The cascades of fruit in autumn might be a clue to how prolific the Crataegus species are. Pictured is what likely is a variety of C. monogyna, best known as common hawthorn. Native to Europe, northwestern Africa and western Asia, this species has been introduced around the world, where it often becomes an invasive weed, including here in the United States. This type of hawthorn is thorny and often employed as a hedge or fence. The name, in fact, covers all that from the thorns (it’s a member of the rose family) to the haw, which is an Old English term for hedge. The plant has centuries of history behind it: from medicine that today includes interest in cardiac fields; to foods such as jams, jellies, syrups and wine to flavoring for brandy; to fuel in the form of firewood. It also has some of the most legendary plants associated with it. In France, by the church at Saint Mars sur la Futaie in Mayenne is what is claimed to be the oldest tree of any species in the nation, dating back to the 3rd century. In England there was the Glastonbury Thorn, with legend stating it sprouted from the staff of Joseph of Arimathea who thrust it into the ground during a visit in the 1st century A.D. The Glastonbury Thorn was unique because it blossomed twice a year. During the English Civil War in the 1640s, it was felled but has been propagated as ‘Biflora’ since then. East Anglia is home to the one of the oldest known hawthorns; in the village of Hethel in Norfolk is the Hethel Old Thorn, allegedly more than 700 years old from its planting in the 13th century.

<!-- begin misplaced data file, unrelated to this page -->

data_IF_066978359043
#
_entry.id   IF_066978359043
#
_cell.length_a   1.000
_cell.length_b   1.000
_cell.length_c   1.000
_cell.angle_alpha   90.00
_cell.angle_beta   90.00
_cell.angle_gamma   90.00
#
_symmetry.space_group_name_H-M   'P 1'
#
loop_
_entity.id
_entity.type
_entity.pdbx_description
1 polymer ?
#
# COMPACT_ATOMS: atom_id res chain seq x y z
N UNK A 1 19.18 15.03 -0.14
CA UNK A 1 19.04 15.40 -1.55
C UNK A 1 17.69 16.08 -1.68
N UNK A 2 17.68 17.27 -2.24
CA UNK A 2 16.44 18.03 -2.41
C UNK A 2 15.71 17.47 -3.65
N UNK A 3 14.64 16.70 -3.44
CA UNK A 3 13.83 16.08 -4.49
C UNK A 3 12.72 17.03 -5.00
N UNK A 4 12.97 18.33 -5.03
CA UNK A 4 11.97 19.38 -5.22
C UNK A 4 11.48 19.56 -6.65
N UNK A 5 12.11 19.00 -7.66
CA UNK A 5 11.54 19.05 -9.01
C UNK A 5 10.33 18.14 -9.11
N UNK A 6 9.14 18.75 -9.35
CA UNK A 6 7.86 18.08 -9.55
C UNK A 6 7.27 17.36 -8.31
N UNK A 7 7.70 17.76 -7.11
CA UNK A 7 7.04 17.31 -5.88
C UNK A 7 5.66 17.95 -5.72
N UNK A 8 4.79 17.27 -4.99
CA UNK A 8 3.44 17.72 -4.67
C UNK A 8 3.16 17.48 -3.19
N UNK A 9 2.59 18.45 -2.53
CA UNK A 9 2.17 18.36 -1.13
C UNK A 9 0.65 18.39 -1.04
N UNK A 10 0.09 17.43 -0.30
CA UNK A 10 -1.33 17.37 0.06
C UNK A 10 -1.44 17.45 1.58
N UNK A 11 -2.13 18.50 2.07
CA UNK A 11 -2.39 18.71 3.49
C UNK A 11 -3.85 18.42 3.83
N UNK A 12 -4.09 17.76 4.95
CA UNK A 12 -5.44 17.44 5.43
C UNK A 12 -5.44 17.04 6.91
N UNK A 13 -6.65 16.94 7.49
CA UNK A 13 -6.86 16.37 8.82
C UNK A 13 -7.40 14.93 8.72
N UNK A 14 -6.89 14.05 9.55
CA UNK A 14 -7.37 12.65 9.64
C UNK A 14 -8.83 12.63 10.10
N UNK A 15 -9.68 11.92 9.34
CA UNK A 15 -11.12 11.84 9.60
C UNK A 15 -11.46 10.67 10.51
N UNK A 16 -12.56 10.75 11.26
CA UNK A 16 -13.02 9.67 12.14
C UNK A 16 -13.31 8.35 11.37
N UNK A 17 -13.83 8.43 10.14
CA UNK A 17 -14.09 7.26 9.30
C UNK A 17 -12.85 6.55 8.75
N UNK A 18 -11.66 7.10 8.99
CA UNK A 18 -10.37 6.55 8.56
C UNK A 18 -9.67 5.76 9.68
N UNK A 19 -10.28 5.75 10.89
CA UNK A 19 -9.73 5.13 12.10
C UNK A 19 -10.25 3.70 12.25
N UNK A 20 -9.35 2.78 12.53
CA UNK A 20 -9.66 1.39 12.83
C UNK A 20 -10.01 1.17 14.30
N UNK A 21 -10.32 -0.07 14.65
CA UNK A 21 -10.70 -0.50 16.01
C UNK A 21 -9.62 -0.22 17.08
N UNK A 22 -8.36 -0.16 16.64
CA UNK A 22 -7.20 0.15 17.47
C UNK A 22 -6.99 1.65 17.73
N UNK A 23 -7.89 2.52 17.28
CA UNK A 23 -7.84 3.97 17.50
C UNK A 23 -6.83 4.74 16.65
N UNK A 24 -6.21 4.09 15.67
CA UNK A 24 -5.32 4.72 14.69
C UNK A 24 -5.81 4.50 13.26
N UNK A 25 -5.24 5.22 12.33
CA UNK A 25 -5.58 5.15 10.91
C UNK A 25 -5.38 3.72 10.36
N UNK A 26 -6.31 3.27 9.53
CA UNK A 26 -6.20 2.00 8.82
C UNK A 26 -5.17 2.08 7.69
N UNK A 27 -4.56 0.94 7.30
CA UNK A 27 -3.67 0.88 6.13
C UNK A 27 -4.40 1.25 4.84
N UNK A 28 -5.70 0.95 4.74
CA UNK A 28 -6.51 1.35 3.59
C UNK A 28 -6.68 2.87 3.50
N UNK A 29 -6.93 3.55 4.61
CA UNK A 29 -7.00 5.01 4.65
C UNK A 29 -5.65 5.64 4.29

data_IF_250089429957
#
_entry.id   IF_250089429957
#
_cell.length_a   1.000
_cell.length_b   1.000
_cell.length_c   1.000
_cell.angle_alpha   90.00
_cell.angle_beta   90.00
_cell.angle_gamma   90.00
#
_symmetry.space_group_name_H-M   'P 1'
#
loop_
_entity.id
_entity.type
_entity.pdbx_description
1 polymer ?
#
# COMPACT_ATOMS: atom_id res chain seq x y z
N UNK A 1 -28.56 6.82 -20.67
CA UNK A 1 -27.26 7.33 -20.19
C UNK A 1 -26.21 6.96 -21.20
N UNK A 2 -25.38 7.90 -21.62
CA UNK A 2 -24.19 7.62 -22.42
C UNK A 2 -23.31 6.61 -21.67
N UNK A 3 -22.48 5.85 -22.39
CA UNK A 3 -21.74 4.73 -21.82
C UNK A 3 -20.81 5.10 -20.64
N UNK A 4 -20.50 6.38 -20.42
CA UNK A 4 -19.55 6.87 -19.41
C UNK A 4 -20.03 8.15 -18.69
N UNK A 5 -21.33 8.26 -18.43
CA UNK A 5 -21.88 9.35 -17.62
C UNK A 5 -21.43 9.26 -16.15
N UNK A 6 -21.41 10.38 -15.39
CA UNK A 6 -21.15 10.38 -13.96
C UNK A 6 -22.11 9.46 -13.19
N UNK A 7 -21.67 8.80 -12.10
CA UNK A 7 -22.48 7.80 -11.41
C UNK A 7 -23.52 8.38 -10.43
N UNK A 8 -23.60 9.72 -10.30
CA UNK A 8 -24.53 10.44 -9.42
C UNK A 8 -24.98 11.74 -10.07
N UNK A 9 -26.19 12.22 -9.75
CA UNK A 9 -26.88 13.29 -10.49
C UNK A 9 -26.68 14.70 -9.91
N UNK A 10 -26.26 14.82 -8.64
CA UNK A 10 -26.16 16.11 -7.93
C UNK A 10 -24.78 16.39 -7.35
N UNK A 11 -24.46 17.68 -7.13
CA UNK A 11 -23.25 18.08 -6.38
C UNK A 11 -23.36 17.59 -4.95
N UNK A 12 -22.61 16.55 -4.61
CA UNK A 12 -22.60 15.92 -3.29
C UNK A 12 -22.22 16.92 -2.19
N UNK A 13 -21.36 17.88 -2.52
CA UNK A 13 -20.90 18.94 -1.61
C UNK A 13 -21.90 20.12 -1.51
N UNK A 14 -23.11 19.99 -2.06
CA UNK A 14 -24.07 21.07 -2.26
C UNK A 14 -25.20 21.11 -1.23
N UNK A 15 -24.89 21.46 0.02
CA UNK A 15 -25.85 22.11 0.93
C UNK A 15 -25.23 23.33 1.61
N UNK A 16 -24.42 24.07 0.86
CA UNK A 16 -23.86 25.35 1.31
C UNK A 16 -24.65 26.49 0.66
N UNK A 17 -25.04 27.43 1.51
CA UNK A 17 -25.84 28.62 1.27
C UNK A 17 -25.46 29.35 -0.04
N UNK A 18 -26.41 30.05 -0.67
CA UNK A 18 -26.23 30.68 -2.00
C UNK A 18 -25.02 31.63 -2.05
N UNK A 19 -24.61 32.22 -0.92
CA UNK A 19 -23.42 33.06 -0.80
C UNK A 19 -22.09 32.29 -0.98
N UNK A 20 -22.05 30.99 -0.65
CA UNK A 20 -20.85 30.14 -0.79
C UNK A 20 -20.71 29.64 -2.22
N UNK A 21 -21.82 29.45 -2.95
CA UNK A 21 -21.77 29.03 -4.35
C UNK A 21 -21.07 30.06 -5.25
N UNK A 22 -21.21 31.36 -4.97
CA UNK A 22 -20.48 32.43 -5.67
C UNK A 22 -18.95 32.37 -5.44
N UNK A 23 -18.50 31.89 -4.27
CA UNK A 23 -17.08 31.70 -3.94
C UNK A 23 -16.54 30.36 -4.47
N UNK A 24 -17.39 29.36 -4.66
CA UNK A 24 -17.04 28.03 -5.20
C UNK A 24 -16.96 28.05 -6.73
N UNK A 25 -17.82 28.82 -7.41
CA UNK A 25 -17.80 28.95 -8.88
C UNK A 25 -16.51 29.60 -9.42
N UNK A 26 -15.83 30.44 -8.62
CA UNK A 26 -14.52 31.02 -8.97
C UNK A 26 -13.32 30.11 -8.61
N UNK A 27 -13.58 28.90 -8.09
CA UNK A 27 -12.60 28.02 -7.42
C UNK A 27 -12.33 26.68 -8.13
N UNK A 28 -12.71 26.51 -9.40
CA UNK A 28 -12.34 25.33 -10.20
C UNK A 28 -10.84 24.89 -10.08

This plant was photographed by Mabel Alexa in Argentina. She described the fruit as looking like mini-tomatoes. “Flowers are tiny and white,” she wrote, “but berries can vary from red, orange to yellow.”